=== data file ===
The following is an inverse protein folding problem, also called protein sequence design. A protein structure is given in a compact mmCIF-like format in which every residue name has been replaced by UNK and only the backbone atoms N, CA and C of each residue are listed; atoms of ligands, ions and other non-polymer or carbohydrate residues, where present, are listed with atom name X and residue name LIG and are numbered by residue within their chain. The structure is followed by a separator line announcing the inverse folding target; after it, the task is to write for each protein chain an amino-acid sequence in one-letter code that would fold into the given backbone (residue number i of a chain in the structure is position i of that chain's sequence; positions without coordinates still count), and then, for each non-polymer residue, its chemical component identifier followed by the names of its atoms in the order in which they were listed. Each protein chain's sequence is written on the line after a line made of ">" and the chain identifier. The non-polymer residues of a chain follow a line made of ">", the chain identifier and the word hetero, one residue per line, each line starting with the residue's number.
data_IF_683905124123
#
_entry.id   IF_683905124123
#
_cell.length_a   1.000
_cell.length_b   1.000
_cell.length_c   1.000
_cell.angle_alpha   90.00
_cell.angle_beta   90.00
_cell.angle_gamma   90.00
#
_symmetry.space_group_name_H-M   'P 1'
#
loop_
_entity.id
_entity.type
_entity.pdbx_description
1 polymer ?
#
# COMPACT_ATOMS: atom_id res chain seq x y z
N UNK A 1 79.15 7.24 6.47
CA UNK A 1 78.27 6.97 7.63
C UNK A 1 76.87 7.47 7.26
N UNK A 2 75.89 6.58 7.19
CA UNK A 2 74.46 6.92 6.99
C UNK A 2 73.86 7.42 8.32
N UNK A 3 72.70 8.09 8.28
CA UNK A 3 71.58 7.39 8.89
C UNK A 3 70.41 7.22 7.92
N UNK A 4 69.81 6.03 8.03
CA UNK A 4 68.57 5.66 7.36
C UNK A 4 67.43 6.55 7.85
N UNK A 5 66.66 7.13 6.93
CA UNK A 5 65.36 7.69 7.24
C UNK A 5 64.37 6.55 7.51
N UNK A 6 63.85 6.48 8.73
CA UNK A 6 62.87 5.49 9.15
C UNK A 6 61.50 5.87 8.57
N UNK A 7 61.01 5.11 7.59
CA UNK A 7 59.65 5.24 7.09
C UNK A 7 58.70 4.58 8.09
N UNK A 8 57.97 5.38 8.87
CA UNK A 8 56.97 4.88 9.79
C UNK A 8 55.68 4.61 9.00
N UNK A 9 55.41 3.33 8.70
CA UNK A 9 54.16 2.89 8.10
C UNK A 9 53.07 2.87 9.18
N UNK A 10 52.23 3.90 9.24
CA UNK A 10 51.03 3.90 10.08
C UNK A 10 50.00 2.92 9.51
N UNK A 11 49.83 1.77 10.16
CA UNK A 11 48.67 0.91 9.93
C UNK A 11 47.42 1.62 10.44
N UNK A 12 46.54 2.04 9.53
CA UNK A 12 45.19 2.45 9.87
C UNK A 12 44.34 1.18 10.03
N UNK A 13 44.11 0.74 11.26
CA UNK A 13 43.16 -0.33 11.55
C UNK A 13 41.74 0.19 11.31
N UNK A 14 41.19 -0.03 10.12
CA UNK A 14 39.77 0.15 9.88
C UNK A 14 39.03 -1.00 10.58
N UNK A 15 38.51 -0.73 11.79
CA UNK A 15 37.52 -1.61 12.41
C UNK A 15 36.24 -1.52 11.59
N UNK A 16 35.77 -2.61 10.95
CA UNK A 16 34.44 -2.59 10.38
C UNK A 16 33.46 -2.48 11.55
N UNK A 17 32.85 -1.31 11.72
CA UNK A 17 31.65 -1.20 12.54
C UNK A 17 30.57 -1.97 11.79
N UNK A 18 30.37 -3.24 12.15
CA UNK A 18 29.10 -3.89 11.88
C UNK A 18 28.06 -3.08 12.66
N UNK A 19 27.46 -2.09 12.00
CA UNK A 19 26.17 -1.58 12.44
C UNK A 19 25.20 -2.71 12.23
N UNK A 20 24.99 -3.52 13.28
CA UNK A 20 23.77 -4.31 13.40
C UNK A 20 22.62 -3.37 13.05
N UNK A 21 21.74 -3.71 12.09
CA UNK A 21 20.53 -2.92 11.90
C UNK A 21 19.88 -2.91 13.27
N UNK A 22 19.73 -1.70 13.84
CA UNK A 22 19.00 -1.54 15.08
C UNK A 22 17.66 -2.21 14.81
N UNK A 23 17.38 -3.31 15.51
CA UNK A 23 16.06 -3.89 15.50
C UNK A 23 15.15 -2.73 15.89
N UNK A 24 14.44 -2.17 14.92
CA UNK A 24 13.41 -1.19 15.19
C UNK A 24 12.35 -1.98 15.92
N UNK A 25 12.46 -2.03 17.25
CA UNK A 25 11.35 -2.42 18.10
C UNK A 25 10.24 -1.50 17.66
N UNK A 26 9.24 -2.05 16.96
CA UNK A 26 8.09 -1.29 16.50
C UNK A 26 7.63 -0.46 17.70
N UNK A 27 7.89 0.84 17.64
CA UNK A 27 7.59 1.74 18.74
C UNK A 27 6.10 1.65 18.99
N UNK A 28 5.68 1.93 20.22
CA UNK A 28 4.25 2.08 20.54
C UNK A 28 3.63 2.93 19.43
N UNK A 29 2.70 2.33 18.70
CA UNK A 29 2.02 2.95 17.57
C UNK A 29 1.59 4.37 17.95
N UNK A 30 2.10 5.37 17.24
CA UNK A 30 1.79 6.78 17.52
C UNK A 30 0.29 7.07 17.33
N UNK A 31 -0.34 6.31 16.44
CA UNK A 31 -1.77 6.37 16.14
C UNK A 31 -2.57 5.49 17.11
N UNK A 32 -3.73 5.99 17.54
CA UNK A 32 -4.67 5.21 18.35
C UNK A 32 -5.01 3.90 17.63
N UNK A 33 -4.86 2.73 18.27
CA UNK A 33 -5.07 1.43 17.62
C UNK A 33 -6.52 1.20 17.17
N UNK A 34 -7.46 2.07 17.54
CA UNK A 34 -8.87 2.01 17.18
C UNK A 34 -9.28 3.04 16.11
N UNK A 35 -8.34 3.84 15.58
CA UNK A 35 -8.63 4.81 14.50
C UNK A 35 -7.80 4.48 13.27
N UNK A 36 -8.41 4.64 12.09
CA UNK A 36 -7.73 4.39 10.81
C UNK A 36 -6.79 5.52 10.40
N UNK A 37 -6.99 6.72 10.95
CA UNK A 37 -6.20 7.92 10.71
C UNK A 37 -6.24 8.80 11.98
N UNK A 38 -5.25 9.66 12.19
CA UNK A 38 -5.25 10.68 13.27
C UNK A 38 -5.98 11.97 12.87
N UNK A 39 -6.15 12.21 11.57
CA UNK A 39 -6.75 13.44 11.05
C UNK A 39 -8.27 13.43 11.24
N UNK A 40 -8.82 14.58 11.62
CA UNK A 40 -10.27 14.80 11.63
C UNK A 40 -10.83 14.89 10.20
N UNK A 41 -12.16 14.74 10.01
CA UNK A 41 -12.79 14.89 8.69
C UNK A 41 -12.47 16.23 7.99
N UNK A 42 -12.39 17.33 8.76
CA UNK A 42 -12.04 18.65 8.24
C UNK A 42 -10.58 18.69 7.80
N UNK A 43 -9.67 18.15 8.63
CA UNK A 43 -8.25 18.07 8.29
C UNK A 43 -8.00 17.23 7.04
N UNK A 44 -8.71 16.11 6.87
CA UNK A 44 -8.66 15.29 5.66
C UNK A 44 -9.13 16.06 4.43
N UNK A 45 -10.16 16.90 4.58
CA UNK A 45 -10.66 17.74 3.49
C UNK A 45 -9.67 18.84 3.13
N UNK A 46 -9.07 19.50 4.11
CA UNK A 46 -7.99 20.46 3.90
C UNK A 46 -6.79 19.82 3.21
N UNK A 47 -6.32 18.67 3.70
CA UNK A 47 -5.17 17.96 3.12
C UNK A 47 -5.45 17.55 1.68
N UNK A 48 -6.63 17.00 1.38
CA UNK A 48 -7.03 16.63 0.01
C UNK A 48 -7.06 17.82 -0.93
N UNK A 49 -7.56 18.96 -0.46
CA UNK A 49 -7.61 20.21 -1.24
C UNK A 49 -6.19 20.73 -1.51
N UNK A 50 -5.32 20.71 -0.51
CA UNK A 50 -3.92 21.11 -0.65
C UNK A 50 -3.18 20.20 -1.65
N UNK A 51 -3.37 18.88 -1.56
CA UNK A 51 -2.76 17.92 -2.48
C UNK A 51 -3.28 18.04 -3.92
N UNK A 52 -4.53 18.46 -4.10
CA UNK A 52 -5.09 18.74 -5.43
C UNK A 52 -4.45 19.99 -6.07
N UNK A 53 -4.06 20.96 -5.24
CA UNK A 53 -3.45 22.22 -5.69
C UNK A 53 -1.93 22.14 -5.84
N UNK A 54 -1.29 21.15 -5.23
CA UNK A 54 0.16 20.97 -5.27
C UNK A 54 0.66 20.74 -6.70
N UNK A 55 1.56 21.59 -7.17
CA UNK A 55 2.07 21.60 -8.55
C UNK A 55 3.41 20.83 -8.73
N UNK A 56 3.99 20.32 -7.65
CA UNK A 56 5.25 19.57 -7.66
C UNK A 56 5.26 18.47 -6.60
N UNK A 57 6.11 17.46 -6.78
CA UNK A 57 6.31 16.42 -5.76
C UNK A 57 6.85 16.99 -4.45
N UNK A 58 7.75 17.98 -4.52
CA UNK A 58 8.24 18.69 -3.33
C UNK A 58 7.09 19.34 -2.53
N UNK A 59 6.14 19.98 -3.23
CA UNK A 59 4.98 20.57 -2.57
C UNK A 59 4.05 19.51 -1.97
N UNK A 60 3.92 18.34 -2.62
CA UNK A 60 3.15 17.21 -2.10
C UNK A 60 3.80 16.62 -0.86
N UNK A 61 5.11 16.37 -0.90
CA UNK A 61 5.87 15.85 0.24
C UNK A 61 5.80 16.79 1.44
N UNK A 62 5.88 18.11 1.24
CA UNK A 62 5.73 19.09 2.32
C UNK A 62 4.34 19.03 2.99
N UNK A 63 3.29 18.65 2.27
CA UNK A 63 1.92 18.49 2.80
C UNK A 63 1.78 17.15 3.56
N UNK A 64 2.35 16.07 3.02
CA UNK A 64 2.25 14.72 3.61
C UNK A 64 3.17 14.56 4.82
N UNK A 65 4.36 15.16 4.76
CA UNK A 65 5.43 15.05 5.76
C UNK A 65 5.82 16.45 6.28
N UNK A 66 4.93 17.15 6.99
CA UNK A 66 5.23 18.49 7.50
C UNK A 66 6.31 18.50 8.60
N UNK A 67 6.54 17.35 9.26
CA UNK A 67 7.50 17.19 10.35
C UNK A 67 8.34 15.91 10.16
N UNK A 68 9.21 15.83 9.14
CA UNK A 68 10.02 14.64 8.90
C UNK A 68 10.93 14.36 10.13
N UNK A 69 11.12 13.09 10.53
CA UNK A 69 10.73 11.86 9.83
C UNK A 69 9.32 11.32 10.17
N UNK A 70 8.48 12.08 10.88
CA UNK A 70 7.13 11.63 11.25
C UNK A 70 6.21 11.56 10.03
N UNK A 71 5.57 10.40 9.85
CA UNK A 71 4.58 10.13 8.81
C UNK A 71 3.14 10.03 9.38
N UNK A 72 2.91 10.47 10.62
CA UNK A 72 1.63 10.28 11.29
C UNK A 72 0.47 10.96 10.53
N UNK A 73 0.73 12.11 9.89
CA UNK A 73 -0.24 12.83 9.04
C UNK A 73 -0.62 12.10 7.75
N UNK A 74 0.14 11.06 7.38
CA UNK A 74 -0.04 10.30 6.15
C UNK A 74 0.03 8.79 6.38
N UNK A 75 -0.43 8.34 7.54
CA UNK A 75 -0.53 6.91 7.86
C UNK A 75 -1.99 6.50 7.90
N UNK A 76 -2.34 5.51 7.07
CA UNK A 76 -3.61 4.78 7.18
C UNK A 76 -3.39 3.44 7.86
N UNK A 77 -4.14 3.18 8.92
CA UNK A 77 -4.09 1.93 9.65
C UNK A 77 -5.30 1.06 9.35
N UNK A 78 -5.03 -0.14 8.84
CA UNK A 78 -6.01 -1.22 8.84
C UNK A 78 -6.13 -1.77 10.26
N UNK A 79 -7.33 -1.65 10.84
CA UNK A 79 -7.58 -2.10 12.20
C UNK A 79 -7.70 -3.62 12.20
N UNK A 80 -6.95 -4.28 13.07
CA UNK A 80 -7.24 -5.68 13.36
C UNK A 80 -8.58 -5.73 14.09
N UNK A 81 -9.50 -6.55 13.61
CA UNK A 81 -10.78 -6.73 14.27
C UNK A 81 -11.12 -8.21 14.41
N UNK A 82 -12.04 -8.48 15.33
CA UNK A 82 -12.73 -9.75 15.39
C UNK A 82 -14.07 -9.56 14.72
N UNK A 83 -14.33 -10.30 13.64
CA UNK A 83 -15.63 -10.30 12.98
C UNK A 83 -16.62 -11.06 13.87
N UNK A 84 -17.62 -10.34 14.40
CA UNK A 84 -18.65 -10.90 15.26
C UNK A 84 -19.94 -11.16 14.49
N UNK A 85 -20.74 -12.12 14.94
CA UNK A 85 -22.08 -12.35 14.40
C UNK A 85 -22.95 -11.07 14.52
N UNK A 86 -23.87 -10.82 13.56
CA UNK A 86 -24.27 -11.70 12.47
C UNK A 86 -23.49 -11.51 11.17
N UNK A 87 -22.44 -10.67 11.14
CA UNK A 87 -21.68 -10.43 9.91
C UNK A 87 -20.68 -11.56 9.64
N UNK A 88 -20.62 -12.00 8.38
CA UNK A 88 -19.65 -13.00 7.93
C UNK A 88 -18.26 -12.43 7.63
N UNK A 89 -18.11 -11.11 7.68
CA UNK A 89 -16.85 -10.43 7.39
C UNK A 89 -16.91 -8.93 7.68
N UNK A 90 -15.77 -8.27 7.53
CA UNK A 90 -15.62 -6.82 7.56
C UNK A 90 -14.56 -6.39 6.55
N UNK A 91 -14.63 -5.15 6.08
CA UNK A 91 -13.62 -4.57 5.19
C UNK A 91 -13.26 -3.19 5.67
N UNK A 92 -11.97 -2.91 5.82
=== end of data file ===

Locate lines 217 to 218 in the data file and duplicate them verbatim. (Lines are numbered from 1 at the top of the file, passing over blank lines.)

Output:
N UNK A 66 4.93 17.15 6.99
CA UNK A 66 5.23 18.49 7.50